Engaging beginner level students with useful listening exercises is crucial to their success as learners and continued development.
Listening tends to be an extreme area of challenge for these students and it is necessary to bring in brilliant, bright listening activities to build confidence and stimulate conversation.
For any listening exercise it is essential that the directions and the aims are clearly defined. The exercises should always contain communication tasks so that learners are actively listening and also using their listening skills to speak up. Some options might be to have listeners obtain facts, find the main idea, follow directions, or display general understanding in order to respond or craft questions.
Try These 3 Brilliant Listening Activities with Your Beginner Students
Chinese Whispers or Telephone
Chinese Whispers, otherwise known as Telephone is a popular and easily adaptable game that can lead to a lot of fun listening and speaking. The game consists of one phrase or line being whispered from student to student until the end when they discover if they were able to replicate it accurately. The bigger the line of people the whisper must go through the more humorous and numerous the errors will be. The rules of the game are simple, but you could always add more guidelines if you want to make play more challenging. First, students must whisper the phrase or sentence to each other. Second, it is a good idea to have a list of the phrases, sentences or sayings that you want students to practice. You could write them on cards or on folded pieces of paper. You want to make sure that only the person who begins has access to the card. Often with beginners, the teacher should be the originator of the sentence that will go around. It not only takes the pressure off student number one, but it ensures that the sentence is read correctly at least once. However, once the class has played a few rounds, it's wise to challenge the first student to decipher the message on the card and then whisper it to the next person. The whispering is an interesting element because students are not used to talking so quietly and it takes more effort to annunciate when whispering. It's not just a listening exercise, but one that focuses on speaking and the miscommunication that can so often occur during communications. Students of all ages and levels really get a kick out of the game Telephone.
Storytelling, even in a very simple form demonstrates natural language, and on-the-spot comprehension. Start out by explaining that you are going to tell a brief story about something that happened in your life the previous week. For example: “I went to Prague this weekend. I met some friends and had a great time.” It is then the students job to think of questions to gain more detail about your experience. They should refer back to the board for question structures, and utilize Wh-questions like who, what, where and when. After they have exhausted all the options of questioning, tell them your story utilizing all the answers to the questions that they asked you. This shows them not only how to tell a story, but what details to include, and how to listen and ask for specific details.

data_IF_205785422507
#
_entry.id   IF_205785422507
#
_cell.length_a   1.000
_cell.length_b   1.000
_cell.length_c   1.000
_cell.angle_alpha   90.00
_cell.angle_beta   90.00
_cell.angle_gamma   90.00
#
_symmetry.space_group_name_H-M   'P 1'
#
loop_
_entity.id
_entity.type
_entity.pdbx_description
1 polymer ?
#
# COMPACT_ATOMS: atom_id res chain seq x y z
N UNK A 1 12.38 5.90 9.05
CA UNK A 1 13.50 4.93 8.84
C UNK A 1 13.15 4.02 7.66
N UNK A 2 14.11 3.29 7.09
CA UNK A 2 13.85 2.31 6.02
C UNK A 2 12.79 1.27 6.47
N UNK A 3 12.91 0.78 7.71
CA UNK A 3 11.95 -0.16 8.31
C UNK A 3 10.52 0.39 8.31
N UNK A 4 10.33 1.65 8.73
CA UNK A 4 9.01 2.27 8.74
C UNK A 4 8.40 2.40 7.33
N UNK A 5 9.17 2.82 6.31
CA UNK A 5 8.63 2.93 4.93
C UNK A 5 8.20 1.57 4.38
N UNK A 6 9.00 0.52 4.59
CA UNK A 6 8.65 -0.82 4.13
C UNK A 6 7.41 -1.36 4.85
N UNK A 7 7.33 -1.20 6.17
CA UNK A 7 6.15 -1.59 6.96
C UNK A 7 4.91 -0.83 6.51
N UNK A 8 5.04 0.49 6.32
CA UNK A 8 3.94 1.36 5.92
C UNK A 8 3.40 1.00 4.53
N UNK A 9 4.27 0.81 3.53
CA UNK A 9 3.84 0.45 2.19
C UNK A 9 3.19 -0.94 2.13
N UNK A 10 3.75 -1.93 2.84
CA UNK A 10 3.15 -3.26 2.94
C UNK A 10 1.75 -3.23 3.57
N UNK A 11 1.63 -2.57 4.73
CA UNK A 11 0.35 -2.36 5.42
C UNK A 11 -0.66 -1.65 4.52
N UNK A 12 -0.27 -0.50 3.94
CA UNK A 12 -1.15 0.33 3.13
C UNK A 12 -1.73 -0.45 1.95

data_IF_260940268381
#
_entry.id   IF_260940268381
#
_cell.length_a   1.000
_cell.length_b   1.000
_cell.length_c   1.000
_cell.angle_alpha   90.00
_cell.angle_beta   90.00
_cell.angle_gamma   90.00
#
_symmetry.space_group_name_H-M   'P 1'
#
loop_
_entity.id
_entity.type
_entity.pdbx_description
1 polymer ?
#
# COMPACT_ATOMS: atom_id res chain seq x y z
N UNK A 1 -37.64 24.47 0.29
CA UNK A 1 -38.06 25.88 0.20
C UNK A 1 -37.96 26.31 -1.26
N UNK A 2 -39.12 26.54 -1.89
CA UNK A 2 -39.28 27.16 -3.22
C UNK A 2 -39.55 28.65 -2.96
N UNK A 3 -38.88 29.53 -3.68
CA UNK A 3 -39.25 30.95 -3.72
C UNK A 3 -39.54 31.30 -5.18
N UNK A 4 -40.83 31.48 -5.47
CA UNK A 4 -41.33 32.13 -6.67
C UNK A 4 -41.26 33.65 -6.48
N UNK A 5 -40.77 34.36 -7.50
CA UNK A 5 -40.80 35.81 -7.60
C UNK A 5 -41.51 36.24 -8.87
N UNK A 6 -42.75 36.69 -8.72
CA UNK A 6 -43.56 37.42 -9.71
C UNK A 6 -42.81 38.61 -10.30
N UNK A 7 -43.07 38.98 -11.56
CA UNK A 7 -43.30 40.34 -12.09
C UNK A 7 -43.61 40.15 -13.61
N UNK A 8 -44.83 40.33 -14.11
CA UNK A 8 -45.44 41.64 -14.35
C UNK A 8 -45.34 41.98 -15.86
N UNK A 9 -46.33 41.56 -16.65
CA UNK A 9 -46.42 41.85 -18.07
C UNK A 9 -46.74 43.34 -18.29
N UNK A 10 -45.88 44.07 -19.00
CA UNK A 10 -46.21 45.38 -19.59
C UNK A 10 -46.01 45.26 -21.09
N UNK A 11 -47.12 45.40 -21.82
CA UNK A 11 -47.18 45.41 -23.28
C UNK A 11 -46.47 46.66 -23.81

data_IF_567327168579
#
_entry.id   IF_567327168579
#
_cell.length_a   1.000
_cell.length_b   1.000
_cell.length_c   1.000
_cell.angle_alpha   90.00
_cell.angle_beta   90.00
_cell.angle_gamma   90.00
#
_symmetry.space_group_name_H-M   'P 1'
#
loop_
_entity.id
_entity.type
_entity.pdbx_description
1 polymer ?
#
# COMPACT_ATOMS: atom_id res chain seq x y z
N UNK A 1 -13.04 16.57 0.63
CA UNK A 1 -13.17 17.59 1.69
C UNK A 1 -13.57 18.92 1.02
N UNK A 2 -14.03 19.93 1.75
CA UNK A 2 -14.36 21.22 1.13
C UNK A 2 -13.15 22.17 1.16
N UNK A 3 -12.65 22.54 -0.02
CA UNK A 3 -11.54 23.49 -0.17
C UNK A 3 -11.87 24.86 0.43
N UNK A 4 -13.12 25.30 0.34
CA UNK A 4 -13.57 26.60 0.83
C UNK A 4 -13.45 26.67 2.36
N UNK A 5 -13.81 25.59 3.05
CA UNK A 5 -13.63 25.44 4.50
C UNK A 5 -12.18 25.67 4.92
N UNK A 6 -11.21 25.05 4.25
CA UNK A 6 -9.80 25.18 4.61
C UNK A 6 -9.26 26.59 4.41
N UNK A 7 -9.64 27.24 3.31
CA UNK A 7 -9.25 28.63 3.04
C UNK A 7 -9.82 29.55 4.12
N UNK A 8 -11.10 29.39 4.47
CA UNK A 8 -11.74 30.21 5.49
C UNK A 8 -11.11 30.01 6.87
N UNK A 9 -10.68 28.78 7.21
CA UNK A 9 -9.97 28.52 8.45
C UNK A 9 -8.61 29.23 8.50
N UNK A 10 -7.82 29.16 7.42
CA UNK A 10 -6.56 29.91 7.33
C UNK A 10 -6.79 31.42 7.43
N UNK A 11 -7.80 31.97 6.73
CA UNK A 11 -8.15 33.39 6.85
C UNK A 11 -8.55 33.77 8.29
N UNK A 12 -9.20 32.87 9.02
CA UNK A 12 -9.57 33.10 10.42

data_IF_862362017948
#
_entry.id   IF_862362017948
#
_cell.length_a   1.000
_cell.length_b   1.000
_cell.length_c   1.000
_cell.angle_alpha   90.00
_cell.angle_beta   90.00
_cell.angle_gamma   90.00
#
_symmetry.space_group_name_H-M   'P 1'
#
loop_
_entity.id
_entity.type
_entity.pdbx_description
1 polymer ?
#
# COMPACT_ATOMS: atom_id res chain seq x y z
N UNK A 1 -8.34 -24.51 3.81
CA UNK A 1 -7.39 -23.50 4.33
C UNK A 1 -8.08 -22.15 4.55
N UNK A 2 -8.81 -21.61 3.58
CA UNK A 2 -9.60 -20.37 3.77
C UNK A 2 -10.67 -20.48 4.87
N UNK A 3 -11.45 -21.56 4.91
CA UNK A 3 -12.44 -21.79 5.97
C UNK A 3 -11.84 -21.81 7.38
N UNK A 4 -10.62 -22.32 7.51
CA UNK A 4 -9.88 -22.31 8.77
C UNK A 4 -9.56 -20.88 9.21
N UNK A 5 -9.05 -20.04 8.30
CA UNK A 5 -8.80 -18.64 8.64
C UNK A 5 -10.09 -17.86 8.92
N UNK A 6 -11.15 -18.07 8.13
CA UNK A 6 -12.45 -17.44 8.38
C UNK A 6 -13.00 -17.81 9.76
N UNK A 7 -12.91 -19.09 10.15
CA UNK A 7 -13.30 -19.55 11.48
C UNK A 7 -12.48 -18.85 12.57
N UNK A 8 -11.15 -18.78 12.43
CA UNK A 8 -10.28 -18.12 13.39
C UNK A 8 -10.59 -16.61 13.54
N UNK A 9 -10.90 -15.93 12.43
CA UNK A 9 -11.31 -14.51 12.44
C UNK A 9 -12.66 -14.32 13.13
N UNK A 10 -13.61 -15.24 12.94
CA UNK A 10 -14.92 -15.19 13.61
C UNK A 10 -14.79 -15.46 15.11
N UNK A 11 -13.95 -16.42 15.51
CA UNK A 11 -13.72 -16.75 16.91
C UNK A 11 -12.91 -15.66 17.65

If you want to add more detail to this activity, you could put students in pairs and have each partner talk briefly about something that happened to him/her last week. The second member of the pair listens and asks follow up questions trying to form a question for each of the six Wh- information question words. The first member answers the follow-up questions, elaborating on the story as initially told. Members of the pair switch roles so each person has a chance to tell a story and answer questions.
This activity can be adapted for different grammar points, and is especially good for practicing beginning tenses. Students could talk about their daily routine, explain their family, outline a future goal or challenge, or explain a sequence. This activity can be as short or as detailed as you desire, and students can put their own spin on the stories as well as the questions.
Putting students into pairs to do short, simple interviews on a variety of topics is a wonderful way to get them acquainted while they are speaking and listening intently. For beginners interviews should focus on question creation, tense work, and familiar vocabulary. Because beginners often rely heavily upon using exactly the structures that are detailed out for them, interviews challenge them to combine everything they are learning into one conversation. Any chance to work on different types of questions and how to create them will be an invaluable resource for students at this level. You can organize interviews by giving groups of words that they must then create into questions and ask their partner. For example family/weekend would lead to questions about what the family did this weekend, perhaps utilizing some question types written out on the board. You could also do interviews that are more free-form, where you give the students a topic like hobbies. They would then ask each other 5 to 7 questions on that topic. With any interview, you want to be sure that each half of the pair takes turns asking the questions. You will also want to be sure to build in time for each set of pairs to debrief or paraphrase what they discussed to the larger group.
Listening exercises for beginners are central to their language development and each and every class should incorporate many different exercises focused on listening.
Keep students involved, motivated, and listening to one another for stellar results!
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